Funding for Harper renovation still in question

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The Webster Parish School Board is beginning to research ways to fund the extensive renovation of J.E. Harper Elementary School.

At this time, Superintendent of Schools Dr. Dan Rawls says it’s too early to know where the funding
will come from.

During a special meeting at the school last week, Rawls listed several ways renovation of the school would be handled logistically, and board members also talked about the decrease in parish funding over the years.

“We have to worry about how much we’re going to put on our taxpayers,” Rawls said during the meeting, “and what can we do to remedy this situation as easily as possible, that’s safest for the kids, and do it in a fiscal management process that’s good for everybody.”

Board president Charles Strong says Webster Parish is a rural parish, not especially a wealthy one.

“We don’t have money to throw away at things,” he said. “We have spent the last several years trimming budgets so that we can live within our means as it is. The unfortunate fiscal side of it comes up even though we hate for it to. There are limits concerning the amount of money that can be bonded in a district, the amount of money that can be borrowed for construction. We need to be real careful about how we make these decisions.”

Board member Ronnie Broughton says a half cent sales tax was passed by the voters of district 6 which has been used for building.

“Part of the promise that we gave as board members to the voters is we’ve got to do something with the high school, we’ve got to do something with the junior high and the elementary schools will be next,” he said. “That’s what it was designed for; that’s what we promised. There’s three elementary schools, and Harper is in the worst need.”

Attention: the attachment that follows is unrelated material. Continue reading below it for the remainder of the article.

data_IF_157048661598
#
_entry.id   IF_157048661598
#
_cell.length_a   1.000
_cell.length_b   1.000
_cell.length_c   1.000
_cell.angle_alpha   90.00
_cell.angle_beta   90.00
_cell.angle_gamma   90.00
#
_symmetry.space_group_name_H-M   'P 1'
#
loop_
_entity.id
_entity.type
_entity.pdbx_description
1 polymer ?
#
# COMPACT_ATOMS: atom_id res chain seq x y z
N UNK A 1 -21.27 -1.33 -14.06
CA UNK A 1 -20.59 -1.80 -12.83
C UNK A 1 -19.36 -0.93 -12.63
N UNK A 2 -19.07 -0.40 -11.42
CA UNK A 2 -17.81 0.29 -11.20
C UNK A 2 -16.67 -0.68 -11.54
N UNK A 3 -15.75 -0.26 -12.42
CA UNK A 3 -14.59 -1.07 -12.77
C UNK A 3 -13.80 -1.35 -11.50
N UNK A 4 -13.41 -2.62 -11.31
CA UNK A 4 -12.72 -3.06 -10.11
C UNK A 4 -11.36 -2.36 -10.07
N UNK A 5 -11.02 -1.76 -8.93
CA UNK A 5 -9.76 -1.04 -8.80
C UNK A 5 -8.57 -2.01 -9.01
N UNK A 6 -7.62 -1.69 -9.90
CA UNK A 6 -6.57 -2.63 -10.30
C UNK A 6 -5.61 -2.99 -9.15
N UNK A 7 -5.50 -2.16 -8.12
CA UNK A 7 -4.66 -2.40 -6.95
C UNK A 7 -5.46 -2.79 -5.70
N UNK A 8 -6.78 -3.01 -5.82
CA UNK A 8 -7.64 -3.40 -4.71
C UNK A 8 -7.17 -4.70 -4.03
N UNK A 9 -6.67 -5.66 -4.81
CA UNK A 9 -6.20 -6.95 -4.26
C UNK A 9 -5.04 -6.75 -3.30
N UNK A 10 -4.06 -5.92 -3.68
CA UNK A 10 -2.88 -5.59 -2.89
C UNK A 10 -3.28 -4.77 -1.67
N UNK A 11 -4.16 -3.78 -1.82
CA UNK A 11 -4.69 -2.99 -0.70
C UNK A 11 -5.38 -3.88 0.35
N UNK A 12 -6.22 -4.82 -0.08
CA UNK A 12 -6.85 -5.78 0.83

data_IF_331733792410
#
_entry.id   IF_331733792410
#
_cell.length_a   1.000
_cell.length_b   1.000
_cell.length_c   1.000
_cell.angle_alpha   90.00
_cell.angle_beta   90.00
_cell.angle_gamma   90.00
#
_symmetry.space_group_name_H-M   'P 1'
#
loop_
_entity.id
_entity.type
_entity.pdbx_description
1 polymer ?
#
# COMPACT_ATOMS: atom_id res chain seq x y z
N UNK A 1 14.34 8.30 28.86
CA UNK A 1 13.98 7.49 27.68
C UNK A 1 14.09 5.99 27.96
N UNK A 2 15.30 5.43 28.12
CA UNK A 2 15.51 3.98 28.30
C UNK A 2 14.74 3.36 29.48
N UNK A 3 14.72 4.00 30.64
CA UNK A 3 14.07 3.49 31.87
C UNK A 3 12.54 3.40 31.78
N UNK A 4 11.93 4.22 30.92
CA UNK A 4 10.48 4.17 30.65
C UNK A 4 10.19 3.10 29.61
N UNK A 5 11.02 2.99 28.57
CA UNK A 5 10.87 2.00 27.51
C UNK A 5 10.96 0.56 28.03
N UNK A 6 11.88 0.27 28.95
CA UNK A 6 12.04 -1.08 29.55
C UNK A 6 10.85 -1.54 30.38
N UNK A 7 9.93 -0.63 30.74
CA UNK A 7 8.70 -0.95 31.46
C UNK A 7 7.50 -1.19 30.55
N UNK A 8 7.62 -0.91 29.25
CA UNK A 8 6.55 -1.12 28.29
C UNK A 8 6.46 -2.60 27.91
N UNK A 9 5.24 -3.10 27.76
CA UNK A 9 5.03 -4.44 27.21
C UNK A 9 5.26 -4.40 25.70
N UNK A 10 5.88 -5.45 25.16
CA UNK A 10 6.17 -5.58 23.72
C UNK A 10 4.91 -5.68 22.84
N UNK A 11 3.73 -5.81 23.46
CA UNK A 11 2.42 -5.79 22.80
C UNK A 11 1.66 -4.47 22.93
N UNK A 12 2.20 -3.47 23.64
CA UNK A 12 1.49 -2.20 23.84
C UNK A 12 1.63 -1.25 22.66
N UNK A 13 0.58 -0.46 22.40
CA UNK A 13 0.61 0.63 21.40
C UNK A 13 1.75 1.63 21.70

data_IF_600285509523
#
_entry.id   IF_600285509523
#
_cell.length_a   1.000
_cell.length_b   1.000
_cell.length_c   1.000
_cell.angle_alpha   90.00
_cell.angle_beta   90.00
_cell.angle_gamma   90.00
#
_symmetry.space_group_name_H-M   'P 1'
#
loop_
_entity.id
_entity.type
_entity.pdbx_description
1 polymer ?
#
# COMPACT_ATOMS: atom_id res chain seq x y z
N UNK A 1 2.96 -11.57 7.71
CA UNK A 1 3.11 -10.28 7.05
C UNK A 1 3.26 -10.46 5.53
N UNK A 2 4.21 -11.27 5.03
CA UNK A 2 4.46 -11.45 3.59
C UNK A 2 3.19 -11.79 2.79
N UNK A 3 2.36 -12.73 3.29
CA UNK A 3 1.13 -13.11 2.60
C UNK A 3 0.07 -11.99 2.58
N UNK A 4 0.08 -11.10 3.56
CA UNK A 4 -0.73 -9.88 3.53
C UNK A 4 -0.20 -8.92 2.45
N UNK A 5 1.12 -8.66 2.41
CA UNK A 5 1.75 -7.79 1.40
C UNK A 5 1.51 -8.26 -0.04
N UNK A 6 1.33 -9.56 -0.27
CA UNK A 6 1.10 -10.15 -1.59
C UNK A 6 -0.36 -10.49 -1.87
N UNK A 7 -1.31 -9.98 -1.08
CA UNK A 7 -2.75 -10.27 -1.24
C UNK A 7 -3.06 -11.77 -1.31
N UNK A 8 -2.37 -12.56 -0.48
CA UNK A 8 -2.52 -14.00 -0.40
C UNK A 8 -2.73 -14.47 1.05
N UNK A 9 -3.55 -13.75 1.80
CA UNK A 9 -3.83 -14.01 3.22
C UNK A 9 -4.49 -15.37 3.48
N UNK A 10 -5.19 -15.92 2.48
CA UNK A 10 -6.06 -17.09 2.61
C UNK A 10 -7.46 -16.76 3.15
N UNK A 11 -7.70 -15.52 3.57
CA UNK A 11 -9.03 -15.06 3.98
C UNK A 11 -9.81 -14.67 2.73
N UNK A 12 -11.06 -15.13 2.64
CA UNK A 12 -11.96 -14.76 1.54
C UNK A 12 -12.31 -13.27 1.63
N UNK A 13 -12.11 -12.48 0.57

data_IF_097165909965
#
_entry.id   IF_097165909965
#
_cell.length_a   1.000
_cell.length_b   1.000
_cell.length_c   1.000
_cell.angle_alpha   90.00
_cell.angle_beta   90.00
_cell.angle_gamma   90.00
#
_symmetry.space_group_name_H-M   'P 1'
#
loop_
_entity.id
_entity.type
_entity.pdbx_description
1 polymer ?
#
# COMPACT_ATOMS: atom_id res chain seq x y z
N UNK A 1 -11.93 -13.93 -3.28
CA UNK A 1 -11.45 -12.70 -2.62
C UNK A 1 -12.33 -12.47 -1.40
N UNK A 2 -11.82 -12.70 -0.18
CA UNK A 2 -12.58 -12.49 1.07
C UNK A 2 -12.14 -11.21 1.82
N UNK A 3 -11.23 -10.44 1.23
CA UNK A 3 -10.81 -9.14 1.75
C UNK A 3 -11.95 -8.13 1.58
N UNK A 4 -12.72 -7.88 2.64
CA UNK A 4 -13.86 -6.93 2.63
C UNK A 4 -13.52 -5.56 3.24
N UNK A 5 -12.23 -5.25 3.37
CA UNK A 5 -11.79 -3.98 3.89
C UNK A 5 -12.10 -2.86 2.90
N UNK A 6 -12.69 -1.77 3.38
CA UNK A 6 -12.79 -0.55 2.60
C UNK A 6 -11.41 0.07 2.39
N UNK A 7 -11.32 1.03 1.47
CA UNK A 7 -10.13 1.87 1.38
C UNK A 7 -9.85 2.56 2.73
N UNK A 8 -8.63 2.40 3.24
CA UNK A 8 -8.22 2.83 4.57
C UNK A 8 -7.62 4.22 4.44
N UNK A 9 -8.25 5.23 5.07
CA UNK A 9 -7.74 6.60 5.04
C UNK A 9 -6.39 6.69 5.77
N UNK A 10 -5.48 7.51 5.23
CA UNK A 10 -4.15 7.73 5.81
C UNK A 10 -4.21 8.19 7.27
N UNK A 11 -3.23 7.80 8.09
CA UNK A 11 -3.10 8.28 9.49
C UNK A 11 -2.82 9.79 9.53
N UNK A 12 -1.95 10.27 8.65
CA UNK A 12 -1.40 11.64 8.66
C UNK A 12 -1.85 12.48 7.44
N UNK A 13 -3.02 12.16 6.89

Business and finance director Crevonne Odom says there are three sales taxes, two one-cent sales taxes and the one half-cent sales tax.

Board member John Madden backed up much of what other board members said throughout the evening saying the Minimum Foundation Program money – how the state funds school systems based on the number of students – has decreased over the last seven years. In 2008, according to his figures, Webster Parish schools’ total budget was around $10 million. In 2013, it was just over $4 million.

“I don’t know what we’re going to do, but we have to do something,” he said, adding that approximately 28 percent of taxpayers – business and homeowner – carry the load in paying property taxes in the parish. “The statewide average of millages is a little over 107.8, and the Webster Parish average is a little over 103.3. We’re 29th out of 64 as far as population. We’re a rather poor parish, but the teachers are paid better.

“What I’m driving at is we’re paying our teachers well, although they may not think they are, but the people not under homestead exemption are being taxed heavily,” he continued. “I think the board will come up with some good recommendations.”

About 72 percent of homeowners fall under homestead exemption, which means they don’t pay property taxes or very little. Homestead exemption covers $75,000 worth of a homeowner’s property; anything over that is taxable.

At this time, Rawls will present the board with one quote at a time over the course of the next few months so they will have time to study and ask questions about each option and its cost.

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